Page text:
(Revised/Updated on August 14, 2020)
Got a pacemaker (Part 2)
March 1, 2013, was the day that they would place the pacemaker.
On that day I was not allowed to eat or drink anything.
They could not tell me exactly, what time this would take place.
It could be in the morning or in the afternoon.
It also depended on if there would be an emergency or not.
Finally late afternoon, it was my turn.
I was very nervous.
But with some drugs, I calmed down.
The whole procedure would take around 2 to 3 hours.
And you would be awake the whole time.
Because they want to know if everything is ok or not.
I got a local anesthesia.
It is not so nice, because you can hear and feel everything.
All the “pushing” and “pulling”
Then after that, recovery again.
You are not allowed to move your arm too much.
Also not too high, and not allowed to carry heavy things.
No strange movements.
Because everything has to settle.
And that takes time.
Somewhere around 5-6 weeks.
You are also not allowed to drive a car your self.
Because of the wound.
They had placed the pacemaker near my left shoulder, on my chest, under the skin.
That was the best spot to place the pacemaker.
On this spot, it is easier for them to find the artery where they can place the wires or leads through, going to the heart.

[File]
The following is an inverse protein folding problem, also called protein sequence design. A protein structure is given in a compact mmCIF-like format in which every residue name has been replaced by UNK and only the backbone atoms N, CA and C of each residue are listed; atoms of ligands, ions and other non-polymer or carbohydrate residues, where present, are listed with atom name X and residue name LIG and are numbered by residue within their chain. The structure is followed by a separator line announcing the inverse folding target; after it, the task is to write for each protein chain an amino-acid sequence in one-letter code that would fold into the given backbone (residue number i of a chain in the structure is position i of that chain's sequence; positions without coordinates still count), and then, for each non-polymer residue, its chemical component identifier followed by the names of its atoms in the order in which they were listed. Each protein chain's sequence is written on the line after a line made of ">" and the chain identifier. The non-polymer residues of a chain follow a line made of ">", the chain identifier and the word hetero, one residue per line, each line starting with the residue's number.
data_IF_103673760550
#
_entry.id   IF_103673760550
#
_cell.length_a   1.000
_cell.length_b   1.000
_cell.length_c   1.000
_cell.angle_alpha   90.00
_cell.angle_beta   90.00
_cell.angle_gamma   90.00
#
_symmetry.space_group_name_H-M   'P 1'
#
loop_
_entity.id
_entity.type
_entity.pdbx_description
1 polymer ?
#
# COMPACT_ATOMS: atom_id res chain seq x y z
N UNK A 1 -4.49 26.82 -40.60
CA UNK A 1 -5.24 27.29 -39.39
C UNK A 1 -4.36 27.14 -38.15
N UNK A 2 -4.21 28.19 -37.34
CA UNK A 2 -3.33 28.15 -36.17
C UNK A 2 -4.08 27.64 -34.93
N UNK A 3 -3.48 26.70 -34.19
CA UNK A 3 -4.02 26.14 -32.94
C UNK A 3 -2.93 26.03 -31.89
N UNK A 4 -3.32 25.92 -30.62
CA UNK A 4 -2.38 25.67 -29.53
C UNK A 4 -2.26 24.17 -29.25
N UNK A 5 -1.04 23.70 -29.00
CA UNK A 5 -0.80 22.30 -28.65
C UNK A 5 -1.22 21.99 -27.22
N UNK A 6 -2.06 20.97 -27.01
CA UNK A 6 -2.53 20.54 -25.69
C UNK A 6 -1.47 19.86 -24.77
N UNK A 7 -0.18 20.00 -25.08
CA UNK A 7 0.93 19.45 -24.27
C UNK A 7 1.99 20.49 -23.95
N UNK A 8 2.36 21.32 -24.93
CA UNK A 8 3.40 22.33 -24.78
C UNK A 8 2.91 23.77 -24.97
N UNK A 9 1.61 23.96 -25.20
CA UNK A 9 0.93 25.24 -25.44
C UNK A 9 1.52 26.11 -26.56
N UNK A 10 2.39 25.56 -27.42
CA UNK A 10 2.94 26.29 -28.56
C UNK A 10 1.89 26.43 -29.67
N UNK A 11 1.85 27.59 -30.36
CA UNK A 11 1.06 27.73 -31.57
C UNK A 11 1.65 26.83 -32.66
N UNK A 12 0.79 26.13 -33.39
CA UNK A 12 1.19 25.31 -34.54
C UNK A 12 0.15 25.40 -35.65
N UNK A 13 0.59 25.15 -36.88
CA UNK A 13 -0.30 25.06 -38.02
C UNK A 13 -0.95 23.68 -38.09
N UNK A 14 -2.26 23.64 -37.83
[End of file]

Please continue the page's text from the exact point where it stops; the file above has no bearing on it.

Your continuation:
A small disadvantage for me because I am left-handed.
After a few days, I had to go back to the hospital.
This was to do, what they called, a bike test.
You need to ride a home trainer.
And after a few minutes, they make it harder and harder for you to ride.
They do this, so they can see how the heart is working under stress.
You need to keep a certain speed for a few minutes.
But after 2-3 minutes I had to stop.
It was too hard for me and I was not feeling well.
They had to check “the settings” of the pacemaker and had to adjust them.
Yes, they can do this “wireless”
They will place something that looks like a computer mouse, on the spot where the pacemaker is.
Then with a computer, they can look at the pacemaker’s settings and change them.
They will do the same thing, every time you come back for a checkup.
The check-up will take place every 6 months.
They will check if the pacemaker is working ok, or if there are any “errors” and what the status is of the battery.
Normally the lifespan of the pacemaker battery is 5 to 6 years.
Every checkup they would tell me, how many years minimum is left on the battery.
When it is reaching 2 years, then you need to come back every 3 month’s
Then when it reaches 1 year, then they will start planning for the replacement of the pacemaker.
So far everything worked fine for me.
The pacemaker kept doing his thing and at the last check, somewhere in August 2018, the battery was still good for a minimum of 3 years.
But in August – September 2018 during a routine ECHO of the heart, they discovered something that is not good.
More about this in another posts.